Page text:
But the security mindset of American companies also leaves them vulnerable. John Quinn, a former Far East specialist with the CIA, notes that Chinese culture and thinking goes back thousands of years, while the U.S. is less than 300 years old. “It is worthwhile to remember that the Chinese have centuries of espionage experience dating back to Sun Tzu and ‘The Art of War’, he said.

Also, according to a report in the July-August edition of MIT Technology review, “the failure of the (hacked) companies’ supposed security technologies was stupefying.”

Indeed, there are multiple examples of the Chinese easily gaining long-term access to corporate networks.

Nortel Networks, which had been one of the telecom giants, had reportedly been penetrated by Chinese hackers for as long as a decade before it filed for bankruptcy in 2009. The hack began with the theft of seven passwords from top executives, including the CEO.

Porous security is not the only problem either, Halligan said. “The real problem lies in U.S. companies not conducting internal trade secret audits,” he said. “Everybody starts with security, but you should really start by identifying assets and classifying them. Policies don’t matter if you don’t now what you’re protecting.”

He said while there are U.S. laws protecting patents, copyrights and trademarks, “we don’t have a registration system for trade secrets, so you have to set it up internally. Too many U.S. companies don’t want to do that, so they’re fleeced and don’t know they’ve been fleeced.”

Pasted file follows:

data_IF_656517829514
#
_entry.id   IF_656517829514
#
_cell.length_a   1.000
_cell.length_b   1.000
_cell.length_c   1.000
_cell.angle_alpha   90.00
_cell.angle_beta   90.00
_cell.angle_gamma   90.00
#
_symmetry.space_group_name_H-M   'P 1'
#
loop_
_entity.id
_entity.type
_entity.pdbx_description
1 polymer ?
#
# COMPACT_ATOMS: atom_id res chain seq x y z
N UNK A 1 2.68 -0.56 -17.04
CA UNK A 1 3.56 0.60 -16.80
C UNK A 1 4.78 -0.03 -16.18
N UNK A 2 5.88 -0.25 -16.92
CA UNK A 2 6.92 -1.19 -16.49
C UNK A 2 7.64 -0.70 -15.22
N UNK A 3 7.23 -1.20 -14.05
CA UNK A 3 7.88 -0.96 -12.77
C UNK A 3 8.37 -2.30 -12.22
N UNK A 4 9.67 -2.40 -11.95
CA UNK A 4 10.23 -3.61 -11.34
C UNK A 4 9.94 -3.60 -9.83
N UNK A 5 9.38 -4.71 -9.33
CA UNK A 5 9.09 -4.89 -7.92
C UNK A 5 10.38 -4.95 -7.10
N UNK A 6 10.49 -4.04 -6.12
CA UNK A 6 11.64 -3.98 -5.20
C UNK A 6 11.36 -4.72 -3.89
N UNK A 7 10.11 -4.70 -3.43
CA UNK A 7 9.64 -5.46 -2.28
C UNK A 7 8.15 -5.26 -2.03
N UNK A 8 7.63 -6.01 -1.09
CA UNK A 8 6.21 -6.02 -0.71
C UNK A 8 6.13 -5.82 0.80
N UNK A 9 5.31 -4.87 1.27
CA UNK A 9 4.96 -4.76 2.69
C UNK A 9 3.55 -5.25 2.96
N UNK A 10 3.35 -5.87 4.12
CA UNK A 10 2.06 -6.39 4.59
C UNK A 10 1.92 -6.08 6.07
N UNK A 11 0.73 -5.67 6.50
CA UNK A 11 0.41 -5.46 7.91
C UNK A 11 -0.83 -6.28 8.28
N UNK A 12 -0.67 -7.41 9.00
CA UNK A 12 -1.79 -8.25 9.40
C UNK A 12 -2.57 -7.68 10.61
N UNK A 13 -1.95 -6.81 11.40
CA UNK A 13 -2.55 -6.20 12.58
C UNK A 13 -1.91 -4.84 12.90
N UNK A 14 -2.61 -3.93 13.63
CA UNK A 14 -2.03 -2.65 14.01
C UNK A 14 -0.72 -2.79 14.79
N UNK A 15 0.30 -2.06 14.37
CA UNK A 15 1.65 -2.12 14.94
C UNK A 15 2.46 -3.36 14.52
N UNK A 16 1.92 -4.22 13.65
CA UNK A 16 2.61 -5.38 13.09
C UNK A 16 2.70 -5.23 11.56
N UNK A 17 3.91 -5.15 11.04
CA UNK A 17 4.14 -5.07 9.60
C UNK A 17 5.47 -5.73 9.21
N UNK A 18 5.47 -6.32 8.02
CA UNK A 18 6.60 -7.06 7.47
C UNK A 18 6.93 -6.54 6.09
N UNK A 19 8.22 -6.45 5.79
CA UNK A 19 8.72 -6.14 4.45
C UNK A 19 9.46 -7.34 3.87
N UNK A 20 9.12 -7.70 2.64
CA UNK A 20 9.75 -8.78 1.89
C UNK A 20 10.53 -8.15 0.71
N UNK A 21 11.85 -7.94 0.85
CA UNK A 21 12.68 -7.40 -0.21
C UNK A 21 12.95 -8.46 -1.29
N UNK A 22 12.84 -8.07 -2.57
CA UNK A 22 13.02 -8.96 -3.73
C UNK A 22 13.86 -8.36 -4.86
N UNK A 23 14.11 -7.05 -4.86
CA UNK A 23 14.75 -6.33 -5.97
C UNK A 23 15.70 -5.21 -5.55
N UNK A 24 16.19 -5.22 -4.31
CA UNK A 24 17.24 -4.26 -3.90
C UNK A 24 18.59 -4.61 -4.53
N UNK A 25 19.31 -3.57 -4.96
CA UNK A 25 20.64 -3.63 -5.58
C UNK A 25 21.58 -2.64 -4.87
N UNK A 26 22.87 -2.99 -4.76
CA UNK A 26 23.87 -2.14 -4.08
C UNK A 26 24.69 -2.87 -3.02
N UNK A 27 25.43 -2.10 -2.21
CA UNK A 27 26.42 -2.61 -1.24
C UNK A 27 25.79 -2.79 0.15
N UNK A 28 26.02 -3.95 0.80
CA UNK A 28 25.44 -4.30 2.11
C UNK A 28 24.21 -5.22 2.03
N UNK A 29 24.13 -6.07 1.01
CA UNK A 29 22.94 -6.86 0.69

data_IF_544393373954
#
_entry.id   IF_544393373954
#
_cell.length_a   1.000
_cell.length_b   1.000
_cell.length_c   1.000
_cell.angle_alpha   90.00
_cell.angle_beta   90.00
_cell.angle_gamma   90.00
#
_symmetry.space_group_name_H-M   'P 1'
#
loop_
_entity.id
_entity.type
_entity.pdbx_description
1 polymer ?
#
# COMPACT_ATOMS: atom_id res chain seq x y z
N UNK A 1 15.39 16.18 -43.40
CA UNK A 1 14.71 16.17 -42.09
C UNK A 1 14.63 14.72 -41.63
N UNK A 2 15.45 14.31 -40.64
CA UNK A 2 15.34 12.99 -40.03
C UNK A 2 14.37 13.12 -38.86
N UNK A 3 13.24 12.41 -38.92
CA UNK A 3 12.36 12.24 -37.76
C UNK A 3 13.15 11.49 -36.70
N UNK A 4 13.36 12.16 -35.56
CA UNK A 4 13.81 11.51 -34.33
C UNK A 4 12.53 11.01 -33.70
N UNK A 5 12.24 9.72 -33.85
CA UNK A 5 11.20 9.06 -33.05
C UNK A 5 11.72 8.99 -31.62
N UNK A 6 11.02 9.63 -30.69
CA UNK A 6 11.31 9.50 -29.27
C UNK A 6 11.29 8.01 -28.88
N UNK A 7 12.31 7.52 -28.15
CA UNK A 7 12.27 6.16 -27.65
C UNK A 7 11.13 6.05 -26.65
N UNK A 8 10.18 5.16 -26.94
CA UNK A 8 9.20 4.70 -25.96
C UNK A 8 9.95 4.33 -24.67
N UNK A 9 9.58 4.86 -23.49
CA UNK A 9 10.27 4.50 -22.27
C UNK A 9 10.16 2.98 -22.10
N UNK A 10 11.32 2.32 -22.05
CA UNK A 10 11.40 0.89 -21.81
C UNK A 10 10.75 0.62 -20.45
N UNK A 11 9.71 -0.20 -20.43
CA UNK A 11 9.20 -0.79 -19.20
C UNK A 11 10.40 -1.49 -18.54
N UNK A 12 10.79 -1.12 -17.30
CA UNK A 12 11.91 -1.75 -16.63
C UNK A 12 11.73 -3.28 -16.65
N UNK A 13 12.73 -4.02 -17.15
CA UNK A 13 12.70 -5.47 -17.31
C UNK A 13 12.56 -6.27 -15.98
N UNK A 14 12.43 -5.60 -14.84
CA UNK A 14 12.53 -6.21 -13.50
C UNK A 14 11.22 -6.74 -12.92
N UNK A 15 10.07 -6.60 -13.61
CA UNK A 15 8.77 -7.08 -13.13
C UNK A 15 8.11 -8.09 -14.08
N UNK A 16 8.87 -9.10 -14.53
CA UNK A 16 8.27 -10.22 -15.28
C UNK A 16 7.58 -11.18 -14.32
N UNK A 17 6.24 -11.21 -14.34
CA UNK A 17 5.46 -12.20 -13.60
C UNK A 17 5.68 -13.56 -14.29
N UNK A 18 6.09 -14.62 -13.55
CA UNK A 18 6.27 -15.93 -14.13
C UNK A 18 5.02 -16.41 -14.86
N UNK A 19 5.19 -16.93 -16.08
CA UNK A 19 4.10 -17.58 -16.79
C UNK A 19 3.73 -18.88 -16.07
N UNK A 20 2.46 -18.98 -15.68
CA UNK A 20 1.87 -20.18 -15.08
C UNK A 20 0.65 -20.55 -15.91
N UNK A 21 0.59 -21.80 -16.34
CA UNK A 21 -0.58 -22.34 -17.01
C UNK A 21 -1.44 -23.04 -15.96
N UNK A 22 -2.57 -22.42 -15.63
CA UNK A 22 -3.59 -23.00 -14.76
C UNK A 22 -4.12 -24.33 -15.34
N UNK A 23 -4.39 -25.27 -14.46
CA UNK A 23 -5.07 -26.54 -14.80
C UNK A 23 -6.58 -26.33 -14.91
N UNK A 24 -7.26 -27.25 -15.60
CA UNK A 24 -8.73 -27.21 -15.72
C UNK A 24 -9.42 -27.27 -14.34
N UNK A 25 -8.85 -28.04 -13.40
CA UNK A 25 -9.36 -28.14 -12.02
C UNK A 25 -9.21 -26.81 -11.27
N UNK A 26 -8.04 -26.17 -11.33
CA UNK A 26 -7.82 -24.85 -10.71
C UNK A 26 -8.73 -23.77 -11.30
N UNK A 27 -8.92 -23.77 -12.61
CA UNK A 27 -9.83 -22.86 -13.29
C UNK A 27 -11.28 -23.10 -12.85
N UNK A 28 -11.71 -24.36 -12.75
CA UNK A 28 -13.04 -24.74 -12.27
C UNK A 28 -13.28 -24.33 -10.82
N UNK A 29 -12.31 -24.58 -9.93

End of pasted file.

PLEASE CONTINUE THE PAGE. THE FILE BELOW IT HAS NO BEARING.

The FBI warns companies not to think that just because they are small to mid-sized, they are not on the radar for economic espionage.

The telecom executive agrees with that. “Most companies think they aren’t big enough to interest the Chinese,” he said. “But if you are part of the supply chain, you’re on the scope – they are a full-spectrum adversary.”

What should organizations do? The FBI, as part of its economic espionage awareness campaign, offers a list of recommendations protecting IP assets. And Quinn said U.S. firms should follow the five steps of Operations Security (see sidebar).

But Halligan said he believes organizations can get 80 percent worth of protection by doing just two things.

“Only those with need to know should have access to assets,” he said. “That’s something that should be easy to implement. And then, break up the pieces of the puzzle, so if someone absconds with one piece, they can’t get the whole trade secret.”

He and others, including Quinn, say the economic espionage threat will only get worse. “Foreign adversaries will continue to refine their espionage tradecraft and clandestine recruitment methods,” Quinn said. “The Chinese should be considered formidable adversaries.”

Bancroft said her colleagues agree with that. She said the U.S. can bring economic pressure on China, by not buying stolen goods or products made with stolen property. “China needs to accept that there are easier ways to get such property through manufacturing arrangements.

“Right now we’re tolerating increasing bad behavior,” she said. “What we need is a clear, unwavering, strong counterintelligence strategy that influences China to act responsibly. It is not a technical problem requiring a technical answer; it is a policy question requiring a statecraft response.”